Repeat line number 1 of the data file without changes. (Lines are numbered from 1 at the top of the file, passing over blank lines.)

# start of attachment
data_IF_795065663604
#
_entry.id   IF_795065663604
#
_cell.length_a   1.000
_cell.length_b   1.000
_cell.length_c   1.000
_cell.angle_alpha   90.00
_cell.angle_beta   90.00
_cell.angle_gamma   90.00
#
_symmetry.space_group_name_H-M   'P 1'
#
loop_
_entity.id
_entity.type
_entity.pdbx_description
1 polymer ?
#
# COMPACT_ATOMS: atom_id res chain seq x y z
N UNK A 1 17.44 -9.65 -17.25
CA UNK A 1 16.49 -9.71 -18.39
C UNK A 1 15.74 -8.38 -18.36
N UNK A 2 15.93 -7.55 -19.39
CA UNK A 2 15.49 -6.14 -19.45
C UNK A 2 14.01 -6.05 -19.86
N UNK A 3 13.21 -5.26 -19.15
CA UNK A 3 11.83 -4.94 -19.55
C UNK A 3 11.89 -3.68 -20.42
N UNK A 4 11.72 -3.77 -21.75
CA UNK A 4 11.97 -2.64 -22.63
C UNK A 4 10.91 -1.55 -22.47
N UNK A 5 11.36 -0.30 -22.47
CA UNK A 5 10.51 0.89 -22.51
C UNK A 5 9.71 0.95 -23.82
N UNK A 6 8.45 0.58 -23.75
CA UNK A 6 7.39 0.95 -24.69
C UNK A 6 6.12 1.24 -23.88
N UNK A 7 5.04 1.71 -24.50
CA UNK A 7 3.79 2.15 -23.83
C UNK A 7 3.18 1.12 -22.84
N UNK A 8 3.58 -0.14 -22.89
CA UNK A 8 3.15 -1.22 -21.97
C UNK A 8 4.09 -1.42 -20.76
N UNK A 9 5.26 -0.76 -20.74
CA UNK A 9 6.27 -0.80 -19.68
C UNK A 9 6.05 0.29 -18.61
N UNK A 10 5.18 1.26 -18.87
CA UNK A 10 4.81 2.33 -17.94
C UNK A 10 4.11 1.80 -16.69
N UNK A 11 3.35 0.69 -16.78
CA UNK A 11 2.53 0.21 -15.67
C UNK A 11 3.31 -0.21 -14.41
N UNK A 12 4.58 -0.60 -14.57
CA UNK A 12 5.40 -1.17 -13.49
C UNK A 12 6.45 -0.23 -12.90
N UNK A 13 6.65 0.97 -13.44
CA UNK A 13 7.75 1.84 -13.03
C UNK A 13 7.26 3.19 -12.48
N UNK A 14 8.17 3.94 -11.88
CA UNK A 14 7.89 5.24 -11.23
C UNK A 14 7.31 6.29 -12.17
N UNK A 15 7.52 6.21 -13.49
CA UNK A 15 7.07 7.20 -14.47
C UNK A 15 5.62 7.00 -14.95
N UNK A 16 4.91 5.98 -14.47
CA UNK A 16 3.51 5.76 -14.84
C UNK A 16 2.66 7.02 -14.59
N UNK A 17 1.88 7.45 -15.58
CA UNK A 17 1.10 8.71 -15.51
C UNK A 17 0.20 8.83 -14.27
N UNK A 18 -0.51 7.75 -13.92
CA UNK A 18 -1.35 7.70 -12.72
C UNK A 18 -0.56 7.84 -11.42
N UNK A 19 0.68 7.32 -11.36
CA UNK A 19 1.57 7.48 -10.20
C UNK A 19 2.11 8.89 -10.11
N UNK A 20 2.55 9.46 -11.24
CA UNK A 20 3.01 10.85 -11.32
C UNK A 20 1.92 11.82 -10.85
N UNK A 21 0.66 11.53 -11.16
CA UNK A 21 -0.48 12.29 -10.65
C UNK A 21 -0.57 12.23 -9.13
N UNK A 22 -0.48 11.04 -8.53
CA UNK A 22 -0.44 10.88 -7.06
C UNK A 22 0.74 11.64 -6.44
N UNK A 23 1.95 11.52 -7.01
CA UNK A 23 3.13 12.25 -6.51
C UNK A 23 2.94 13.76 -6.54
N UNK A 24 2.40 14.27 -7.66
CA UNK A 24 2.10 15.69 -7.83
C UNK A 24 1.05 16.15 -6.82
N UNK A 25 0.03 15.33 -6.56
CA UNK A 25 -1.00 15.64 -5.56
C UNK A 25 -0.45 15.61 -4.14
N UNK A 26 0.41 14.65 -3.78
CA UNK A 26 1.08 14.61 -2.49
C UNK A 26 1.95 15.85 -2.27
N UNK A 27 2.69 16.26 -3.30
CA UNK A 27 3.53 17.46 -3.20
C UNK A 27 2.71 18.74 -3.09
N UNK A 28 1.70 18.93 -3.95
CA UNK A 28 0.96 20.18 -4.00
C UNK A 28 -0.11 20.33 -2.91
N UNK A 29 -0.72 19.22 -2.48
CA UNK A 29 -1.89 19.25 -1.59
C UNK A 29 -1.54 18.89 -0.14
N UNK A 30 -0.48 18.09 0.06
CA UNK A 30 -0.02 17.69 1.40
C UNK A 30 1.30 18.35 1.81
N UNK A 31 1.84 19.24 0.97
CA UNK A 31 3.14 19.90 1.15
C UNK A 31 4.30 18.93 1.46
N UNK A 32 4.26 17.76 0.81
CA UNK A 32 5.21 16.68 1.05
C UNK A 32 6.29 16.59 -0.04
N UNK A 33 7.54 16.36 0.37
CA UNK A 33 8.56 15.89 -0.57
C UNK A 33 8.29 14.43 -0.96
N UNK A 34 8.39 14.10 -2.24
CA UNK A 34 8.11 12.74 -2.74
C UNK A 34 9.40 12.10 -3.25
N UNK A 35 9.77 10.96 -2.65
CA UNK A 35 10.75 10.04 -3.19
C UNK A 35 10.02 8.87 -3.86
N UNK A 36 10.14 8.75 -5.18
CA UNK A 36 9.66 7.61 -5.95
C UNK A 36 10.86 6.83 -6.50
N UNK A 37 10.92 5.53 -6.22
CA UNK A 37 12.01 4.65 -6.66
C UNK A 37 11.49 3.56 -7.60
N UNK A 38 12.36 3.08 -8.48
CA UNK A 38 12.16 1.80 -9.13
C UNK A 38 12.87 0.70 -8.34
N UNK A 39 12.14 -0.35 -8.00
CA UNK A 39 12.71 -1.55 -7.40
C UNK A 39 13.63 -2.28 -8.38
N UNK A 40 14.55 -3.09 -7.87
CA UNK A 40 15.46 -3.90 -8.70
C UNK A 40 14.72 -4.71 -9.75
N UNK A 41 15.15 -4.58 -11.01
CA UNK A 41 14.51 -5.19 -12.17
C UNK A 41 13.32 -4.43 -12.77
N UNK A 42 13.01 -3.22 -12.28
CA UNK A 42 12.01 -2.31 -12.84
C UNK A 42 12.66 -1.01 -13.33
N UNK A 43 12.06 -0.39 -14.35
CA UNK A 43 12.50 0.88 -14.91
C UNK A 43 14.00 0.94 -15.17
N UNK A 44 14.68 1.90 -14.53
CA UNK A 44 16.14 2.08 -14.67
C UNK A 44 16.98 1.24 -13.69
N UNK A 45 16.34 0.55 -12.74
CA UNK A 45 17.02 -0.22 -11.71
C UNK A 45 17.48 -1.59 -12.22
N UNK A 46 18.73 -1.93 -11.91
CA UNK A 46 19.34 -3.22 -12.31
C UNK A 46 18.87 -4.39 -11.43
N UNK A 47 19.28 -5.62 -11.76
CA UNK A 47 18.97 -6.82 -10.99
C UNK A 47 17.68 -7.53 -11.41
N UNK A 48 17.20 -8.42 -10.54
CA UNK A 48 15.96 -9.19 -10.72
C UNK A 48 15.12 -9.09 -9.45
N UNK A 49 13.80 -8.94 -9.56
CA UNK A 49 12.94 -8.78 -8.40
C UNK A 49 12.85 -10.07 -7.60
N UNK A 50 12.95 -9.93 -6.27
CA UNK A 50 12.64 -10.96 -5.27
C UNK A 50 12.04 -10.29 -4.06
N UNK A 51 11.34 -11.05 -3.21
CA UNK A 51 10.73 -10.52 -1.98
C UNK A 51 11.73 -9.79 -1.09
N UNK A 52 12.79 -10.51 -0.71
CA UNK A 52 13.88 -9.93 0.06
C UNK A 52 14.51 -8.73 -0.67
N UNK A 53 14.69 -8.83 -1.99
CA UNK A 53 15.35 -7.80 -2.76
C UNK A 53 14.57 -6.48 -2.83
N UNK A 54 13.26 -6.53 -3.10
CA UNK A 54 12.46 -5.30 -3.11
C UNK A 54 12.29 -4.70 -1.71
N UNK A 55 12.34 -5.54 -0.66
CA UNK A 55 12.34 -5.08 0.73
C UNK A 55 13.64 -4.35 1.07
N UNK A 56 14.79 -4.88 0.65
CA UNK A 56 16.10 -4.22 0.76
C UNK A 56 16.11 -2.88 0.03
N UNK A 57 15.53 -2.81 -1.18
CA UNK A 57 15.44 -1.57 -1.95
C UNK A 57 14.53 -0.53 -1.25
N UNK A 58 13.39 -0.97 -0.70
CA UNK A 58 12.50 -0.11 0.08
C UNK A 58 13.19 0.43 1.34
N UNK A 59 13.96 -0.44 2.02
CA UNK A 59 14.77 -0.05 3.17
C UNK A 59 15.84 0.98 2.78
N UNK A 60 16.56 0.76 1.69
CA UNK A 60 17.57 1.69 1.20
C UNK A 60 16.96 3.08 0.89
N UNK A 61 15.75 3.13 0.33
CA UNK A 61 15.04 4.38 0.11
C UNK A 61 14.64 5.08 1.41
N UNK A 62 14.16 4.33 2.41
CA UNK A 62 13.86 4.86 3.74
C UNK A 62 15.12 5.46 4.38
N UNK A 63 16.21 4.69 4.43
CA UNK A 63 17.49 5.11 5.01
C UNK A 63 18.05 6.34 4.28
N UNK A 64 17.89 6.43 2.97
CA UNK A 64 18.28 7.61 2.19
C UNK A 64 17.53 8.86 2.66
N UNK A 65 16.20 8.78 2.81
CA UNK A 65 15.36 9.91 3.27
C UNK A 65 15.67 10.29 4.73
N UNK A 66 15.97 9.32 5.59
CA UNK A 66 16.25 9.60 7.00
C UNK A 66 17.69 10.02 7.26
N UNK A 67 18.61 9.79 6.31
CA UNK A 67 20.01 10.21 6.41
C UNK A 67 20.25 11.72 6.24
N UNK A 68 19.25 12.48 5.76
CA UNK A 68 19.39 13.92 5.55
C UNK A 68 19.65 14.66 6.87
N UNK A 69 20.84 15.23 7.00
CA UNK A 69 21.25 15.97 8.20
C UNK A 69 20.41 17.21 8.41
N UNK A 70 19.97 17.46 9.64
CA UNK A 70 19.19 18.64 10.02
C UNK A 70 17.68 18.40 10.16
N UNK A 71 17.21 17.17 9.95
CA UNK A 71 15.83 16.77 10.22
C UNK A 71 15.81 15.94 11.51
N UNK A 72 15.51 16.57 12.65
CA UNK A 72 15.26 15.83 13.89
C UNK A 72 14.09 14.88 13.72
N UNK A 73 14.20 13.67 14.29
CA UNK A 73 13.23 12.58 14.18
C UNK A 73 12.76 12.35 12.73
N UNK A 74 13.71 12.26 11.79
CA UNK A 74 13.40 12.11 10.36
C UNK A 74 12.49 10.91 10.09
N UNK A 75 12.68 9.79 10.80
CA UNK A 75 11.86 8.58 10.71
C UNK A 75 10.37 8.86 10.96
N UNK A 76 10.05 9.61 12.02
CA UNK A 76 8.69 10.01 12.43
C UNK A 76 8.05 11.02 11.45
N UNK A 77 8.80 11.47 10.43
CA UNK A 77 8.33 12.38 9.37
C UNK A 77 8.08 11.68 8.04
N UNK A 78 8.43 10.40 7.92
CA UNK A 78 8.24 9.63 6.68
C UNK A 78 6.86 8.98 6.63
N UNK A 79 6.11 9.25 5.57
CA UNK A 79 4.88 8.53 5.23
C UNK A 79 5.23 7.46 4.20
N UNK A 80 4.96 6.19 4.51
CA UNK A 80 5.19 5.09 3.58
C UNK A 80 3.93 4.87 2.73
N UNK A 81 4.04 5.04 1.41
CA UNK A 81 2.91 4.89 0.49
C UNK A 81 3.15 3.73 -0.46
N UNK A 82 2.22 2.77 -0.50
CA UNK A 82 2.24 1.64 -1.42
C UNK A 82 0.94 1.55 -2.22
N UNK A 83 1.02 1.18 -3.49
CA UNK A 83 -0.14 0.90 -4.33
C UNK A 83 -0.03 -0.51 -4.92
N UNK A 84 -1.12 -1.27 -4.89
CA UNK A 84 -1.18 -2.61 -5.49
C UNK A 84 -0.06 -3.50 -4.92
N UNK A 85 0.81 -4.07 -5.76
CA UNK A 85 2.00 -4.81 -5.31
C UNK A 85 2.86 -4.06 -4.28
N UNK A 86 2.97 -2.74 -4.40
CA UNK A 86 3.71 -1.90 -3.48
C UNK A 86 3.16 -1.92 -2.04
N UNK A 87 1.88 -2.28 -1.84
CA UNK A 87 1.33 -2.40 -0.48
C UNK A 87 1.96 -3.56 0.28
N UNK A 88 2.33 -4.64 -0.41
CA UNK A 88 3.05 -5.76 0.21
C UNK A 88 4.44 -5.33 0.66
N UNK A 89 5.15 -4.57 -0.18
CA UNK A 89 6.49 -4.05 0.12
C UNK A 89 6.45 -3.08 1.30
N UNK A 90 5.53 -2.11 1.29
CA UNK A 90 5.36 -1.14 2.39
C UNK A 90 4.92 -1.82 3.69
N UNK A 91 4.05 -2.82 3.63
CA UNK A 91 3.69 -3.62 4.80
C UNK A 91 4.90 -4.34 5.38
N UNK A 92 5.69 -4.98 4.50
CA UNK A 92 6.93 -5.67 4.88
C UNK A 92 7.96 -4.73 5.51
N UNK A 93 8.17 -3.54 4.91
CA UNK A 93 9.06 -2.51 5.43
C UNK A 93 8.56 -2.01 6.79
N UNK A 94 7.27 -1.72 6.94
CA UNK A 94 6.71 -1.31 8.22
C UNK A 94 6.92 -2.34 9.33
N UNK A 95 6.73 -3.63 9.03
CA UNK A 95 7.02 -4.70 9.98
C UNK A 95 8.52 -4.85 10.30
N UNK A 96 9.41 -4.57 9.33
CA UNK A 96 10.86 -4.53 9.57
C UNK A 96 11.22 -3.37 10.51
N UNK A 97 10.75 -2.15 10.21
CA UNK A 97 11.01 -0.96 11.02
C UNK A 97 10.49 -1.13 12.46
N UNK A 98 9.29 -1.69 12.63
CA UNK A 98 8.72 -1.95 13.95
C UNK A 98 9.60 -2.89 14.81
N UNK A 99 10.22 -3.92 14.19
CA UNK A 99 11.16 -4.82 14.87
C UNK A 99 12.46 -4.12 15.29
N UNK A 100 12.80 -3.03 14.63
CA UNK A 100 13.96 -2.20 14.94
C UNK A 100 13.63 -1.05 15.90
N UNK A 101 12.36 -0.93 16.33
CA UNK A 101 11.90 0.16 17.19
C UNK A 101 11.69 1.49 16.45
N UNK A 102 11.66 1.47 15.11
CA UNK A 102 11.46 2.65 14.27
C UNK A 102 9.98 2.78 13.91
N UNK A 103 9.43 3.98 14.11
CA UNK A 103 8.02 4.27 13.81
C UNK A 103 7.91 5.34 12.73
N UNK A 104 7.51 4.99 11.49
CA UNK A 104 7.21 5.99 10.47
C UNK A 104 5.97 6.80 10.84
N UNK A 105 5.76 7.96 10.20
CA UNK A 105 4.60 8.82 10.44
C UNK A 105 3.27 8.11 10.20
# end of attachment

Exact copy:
data_IF_795065663604